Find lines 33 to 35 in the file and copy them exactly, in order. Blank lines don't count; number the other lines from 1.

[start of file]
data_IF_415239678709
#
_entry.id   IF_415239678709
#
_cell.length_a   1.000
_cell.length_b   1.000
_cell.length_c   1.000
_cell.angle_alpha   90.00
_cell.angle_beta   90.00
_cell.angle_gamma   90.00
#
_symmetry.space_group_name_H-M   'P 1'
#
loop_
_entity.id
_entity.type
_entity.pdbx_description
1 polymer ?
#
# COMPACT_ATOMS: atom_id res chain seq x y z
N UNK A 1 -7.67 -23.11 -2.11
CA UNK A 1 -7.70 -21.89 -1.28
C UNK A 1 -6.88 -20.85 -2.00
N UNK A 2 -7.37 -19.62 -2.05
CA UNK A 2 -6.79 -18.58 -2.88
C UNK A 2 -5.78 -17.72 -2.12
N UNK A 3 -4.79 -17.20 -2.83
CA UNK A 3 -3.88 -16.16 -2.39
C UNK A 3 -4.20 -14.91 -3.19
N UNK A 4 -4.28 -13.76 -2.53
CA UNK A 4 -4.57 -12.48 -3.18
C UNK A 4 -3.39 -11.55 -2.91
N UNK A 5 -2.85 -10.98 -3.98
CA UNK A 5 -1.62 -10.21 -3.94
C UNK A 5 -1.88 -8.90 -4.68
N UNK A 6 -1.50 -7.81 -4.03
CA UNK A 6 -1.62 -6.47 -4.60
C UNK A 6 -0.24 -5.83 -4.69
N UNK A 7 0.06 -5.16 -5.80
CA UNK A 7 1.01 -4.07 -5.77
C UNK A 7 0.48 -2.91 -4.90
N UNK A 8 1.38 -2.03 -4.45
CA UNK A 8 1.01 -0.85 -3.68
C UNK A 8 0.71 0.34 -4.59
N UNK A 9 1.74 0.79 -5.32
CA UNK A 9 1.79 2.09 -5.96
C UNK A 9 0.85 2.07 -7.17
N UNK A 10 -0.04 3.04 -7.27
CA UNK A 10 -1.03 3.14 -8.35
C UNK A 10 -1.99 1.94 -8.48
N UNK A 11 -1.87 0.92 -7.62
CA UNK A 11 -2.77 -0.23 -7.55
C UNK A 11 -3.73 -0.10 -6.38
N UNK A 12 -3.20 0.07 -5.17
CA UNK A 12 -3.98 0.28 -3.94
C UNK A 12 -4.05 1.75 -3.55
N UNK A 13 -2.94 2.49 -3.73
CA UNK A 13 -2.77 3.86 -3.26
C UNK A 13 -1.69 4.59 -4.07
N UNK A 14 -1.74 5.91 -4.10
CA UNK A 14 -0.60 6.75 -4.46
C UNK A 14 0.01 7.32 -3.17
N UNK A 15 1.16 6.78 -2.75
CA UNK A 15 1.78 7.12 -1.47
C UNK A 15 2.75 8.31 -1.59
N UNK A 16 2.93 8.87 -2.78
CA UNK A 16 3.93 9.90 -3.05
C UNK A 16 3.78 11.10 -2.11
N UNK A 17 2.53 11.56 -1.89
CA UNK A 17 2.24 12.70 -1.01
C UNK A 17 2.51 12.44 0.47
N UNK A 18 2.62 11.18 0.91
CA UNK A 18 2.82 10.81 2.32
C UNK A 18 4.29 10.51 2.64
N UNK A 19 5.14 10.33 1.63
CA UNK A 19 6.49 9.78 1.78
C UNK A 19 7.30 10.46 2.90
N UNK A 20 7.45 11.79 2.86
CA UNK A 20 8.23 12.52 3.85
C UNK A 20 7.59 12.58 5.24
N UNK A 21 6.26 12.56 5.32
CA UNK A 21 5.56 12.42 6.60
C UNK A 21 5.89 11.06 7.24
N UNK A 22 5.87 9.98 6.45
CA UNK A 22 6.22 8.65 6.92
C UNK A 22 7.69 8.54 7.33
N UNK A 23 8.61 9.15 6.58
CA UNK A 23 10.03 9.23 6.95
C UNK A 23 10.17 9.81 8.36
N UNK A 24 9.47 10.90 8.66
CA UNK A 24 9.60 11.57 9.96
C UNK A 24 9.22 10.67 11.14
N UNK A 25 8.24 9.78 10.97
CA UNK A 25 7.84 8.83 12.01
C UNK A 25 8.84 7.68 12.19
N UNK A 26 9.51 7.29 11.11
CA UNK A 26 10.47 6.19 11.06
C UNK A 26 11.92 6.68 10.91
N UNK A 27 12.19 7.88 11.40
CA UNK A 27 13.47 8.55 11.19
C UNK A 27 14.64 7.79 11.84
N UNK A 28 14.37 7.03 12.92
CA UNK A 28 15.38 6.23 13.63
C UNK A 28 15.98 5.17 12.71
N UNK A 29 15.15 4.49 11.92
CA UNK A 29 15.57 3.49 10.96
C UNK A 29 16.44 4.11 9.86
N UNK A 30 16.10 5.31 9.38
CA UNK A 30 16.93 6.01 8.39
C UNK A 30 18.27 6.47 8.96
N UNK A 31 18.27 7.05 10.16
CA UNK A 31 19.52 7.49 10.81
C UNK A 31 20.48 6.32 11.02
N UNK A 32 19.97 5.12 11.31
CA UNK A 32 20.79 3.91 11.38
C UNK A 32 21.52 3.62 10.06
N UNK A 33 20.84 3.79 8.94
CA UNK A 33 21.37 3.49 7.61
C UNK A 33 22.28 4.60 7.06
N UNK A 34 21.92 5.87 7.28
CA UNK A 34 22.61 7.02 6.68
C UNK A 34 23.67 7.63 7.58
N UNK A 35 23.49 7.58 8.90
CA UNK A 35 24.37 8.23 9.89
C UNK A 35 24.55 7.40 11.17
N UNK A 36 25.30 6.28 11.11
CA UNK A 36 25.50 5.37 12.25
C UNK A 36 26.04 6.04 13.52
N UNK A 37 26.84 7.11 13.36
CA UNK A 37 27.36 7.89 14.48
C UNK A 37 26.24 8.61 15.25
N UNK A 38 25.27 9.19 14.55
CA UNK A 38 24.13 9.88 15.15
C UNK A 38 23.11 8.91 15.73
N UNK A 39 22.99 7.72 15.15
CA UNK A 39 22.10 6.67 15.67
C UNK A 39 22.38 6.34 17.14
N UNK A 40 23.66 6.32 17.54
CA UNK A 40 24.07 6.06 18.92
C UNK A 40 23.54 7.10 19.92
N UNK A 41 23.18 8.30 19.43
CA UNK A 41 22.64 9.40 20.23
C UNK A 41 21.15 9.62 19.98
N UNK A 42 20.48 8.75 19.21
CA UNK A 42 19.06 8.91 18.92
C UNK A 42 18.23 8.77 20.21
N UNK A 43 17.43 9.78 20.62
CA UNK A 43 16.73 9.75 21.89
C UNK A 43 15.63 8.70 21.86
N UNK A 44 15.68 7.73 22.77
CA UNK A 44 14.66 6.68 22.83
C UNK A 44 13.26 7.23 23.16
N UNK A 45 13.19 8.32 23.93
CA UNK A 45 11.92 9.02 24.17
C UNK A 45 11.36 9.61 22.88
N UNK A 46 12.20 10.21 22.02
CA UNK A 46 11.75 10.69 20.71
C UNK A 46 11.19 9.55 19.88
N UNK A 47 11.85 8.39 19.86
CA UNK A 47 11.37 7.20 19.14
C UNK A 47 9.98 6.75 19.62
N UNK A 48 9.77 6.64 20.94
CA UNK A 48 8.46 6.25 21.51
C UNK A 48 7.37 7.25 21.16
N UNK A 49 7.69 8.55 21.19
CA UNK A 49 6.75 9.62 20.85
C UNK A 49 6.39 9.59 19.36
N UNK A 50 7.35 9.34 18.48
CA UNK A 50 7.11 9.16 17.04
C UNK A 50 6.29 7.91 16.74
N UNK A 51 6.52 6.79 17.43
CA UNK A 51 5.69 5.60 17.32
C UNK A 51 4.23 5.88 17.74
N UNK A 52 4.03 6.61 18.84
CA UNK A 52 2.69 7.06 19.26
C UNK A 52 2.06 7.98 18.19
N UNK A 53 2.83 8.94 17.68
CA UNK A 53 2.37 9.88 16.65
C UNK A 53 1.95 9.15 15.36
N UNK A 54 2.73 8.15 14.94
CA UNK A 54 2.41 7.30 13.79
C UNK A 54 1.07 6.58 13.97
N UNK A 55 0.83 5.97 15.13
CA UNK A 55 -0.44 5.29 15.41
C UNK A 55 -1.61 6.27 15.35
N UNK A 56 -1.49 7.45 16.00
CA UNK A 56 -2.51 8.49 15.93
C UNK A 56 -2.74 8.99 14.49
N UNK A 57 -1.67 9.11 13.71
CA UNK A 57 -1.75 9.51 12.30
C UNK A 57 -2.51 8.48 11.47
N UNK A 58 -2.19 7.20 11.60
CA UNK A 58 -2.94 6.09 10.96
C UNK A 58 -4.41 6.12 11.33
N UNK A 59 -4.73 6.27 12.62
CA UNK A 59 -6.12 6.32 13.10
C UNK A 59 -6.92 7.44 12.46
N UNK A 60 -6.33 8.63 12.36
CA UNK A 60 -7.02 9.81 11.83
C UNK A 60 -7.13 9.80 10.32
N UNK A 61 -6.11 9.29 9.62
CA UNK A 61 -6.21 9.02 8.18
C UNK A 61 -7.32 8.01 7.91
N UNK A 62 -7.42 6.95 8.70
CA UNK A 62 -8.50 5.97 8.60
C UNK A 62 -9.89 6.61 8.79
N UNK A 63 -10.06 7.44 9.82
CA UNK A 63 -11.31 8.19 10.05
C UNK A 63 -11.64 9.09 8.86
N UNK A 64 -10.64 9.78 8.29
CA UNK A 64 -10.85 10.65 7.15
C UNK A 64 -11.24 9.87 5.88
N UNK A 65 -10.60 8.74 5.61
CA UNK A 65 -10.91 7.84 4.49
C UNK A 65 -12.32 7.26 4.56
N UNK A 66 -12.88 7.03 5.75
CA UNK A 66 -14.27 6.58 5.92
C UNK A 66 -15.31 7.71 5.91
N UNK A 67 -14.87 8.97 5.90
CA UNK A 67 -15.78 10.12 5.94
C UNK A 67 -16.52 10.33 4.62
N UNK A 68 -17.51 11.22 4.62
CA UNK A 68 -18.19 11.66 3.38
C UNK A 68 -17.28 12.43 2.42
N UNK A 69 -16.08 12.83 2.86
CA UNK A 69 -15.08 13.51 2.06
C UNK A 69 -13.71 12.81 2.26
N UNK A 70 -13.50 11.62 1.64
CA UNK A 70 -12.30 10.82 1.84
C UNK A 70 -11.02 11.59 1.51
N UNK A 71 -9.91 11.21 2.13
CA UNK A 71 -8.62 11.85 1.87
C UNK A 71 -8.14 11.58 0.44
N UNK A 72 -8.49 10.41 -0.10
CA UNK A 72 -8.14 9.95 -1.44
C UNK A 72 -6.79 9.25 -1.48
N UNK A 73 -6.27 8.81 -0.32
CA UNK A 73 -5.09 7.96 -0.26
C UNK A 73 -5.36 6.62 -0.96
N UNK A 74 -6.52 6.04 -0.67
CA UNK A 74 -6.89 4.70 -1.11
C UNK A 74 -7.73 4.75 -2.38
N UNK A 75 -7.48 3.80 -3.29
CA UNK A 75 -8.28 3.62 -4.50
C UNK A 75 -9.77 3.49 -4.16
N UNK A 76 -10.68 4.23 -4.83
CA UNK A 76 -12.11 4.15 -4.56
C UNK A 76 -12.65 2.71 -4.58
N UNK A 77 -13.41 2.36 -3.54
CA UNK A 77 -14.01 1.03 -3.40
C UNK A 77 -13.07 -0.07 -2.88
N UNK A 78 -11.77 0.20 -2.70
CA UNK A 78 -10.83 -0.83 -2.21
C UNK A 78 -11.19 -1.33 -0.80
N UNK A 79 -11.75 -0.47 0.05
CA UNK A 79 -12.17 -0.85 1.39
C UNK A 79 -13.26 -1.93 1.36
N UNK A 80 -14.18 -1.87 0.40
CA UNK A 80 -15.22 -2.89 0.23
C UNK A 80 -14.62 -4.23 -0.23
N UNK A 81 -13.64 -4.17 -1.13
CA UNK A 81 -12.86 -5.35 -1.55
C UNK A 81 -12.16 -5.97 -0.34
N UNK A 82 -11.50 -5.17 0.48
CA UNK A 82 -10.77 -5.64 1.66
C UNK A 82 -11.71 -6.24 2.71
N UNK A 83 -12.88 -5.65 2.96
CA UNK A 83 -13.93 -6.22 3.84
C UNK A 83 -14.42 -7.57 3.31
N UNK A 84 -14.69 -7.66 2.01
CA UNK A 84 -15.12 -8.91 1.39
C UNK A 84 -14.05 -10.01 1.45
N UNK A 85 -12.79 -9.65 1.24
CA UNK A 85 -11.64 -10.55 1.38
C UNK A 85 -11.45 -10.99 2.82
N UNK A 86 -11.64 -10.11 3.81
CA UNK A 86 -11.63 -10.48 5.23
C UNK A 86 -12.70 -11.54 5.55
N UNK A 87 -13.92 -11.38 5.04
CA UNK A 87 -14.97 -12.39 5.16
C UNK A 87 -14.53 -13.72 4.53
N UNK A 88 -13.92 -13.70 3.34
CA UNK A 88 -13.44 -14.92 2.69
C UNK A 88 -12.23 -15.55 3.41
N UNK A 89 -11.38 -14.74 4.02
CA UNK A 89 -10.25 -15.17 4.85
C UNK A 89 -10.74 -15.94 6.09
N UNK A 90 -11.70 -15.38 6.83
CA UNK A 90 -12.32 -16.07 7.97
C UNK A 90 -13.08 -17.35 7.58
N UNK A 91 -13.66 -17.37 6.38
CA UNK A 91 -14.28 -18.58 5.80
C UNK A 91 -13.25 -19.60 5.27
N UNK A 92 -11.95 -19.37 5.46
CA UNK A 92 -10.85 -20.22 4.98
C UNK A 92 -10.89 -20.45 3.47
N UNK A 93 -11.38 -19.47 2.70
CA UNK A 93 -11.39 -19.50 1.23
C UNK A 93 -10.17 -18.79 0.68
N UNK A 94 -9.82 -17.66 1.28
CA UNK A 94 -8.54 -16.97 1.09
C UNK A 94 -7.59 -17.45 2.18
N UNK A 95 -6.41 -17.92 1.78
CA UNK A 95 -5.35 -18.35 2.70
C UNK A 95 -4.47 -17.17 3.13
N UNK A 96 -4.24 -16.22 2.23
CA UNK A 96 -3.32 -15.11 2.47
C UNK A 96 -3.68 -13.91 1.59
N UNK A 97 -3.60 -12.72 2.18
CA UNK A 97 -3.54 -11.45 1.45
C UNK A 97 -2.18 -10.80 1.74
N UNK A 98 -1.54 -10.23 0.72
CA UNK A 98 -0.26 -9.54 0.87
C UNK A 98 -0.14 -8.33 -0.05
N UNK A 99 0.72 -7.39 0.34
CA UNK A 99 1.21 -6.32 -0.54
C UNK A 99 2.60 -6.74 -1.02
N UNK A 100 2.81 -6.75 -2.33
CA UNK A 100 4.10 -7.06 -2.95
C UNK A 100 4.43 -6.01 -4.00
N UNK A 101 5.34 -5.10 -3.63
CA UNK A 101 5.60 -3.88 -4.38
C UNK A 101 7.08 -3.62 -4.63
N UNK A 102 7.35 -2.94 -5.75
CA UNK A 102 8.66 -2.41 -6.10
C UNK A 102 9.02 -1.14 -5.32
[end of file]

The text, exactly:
N UNK A 5 -2.85 -10.98 -3.98
CA UNK A 5 -1.62 -10.21 -3.94
C UNK A 5 -1.88 -8.90 -4.68